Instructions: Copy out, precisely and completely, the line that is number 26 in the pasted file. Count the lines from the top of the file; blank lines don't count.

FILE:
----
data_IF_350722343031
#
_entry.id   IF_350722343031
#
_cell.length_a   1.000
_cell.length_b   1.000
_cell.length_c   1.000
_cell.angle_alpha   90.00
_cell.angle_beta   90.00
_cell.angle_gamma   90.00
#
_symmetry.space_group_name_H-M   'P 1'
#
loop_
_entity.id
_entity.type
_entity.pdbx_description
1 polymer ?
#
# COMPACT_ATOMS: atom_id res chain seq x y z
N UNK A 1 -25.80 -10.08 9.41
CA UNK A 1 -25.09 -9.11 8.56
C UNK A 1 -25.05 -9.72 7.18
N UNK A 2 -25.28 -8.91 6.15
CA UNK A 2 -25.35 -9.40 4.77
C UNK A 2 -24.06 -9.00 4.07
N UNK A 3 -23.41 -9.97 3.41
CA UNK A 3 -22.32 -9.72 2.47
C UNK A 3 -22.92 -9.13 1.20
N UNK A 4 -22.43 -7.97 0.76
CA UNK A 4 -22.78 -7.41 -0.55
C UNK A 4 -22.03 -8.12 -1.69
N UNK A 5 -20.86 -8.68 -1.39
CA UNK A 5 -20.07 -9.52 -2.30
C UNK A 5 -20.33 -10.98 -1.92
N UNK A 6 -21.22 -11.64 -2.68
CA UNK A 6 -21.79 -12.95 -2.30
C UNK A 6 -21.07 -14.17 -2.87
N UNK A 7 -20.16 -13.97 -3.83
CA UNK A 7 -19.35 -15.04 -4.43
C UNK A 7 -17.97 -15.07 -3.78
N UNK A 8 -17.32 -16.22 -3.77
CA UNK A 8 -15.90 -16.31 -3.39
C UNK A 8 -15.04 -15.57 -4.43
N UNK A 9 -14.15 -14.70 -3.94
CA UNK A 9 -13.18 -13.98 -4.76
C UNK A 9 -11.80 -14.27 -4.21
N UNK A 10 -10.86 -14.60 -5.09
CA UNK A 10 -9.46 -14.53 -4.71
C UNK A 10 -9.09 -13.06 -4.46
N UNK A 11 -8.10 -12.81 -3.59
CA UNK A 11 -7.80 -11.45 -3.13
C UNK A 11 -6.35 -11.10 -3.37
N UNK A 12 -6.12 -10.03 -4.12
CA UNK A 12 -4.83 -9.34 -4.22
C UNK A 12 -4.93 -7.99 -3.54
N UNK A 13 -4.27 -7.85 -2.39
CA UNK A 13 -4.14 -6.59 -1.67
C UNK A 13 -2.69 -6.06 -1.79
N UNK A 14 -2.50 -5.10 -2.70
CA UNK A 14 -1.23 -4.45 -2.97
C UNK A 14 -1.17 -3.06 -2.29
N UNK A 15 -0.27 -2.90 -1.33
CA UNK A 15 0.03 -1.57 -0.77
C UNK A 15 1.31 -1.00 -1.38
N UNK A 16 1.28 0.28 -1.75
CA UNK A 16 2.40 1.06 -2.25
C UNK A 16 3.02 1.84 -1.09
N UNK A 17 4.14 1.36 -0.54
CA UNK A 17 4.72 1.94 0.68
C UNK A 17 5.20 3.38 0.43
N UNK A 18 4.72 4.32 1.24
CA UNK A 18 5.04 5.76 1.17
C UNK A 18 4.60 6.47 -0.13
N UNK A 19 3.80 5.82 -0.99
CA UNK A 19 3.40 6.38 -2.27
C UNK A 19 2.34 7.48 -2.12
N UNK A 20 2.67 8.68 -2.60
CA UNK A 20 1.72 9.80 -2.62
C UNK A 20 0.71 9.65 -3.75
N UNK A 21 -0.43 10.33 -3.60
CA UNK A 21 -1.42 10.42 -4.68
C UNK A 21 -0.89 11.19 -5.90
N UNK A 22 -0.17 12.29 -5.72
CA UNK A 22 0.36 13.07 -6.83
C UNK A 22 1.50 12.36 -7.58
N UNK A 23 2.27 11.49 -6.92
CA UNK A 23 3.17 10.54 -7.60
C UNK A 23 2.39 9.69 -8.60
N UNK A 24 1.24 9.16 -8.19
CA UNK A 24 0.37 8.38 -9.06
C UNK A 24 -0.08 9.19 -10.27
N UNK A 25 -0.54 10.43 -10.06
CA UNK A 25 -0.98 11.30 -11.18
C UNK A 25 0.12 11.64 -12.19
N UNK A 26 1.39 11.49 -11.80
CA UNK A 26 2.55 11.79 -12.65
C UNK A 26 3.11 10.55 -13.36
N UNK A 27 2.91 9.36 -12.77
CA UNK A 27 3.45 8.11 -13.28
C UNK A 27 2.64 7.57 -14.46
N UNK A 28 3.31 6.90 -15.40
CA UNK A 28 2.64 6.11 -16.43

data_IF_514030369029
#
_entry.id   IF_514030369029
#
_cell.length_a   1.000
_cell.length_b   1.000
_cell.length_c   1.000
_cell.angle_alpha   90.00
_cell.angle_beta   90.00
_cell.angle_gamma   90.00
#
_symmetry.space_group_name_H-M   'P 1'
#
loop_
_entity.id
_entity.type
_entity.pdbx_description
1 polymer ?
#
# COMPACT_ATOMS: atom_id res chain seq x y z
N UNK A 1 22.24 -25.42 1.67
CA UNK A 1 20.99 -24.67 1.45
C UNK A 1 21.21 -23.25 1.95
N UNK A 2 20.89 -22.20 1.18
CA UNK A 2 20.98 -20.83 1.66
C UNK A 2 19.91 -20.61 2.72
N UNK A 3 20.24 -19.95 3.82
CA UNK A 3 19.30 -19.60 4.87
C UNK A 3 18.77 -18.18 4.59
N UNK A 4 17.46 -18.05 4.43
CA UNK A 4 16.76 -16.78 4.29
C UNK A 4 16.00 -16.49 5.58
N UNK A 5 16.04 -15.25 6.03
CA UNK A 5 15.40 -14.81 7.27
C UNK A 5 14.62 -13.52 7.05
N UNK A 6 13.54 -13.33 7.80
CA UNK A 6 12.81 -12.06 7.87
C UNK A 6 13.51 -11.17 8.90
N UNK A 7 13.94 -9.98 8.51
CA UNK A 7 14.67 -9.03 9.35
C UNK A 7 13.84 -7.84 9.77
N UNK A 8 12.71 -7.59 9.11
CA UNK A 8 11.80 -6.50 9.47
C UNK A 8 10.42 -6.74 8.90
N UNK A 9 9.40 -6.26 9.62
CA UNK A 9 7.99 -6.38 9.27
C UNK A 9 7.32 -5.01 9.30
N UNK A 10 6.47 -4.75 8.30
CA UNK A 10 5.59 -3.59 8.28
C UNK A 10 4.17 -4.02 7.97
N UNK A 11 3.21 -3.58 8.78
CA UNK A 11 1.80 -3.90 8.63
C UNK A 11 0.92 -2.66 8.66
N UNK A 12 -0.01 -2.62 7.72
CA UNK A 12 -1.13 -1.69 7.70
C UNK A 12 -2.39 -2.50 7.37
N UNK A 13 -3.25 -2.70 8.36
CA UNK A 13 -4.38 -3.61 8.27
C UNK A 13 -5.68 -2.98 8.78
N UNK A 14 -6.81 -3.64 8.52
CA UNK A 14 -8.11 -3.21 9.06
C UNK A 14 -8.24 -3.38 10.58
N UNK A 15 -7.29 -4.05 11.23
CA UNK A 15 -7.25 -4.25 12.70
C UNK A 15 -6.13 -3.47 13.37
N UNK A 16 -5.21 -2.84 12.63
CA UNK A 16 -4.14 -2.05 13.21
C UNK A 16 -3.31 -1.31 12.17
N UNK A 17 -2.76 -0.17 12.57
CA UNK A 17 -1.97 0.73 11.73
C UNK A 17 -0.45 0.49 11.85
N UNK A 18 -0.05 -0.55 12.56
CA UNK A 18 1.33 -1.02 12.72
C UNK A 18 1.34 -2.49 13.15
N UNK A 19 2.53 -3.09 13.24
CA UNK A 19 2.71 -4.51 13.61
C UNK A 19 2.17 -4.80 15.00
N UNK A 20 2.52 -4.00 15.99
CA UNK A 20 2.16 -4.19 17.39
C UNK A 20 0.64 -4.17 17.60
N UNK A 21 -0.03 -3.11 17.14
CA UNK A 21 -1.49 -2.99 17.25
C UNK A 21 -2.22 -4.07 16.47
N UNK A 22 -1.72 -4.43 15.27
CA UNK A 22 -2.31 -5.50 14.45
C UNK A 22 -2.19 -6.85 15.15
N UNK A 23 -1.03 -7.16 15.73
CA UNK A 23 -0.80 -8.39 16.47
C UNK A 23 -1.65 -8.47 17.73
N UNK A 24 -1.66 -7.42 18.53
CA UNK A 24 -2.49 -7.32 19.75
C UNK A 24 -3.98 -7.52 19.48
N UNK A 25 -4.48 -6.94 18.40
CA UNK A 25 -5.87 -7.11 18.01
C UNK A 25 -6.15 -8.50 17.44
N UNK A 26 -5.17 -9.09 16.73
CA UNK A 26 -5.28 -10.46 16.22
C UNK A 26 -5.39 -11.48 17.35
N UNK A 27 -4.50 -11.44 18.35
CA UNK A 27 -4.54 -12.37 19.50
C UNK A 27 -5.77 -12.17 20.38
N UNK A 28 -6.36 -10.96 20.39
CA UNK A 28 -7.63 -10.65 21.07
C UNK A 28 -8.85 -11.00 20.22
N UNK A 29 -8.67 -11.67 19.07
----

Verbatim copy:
C UNK A 2 -24.06 -9.00 4.07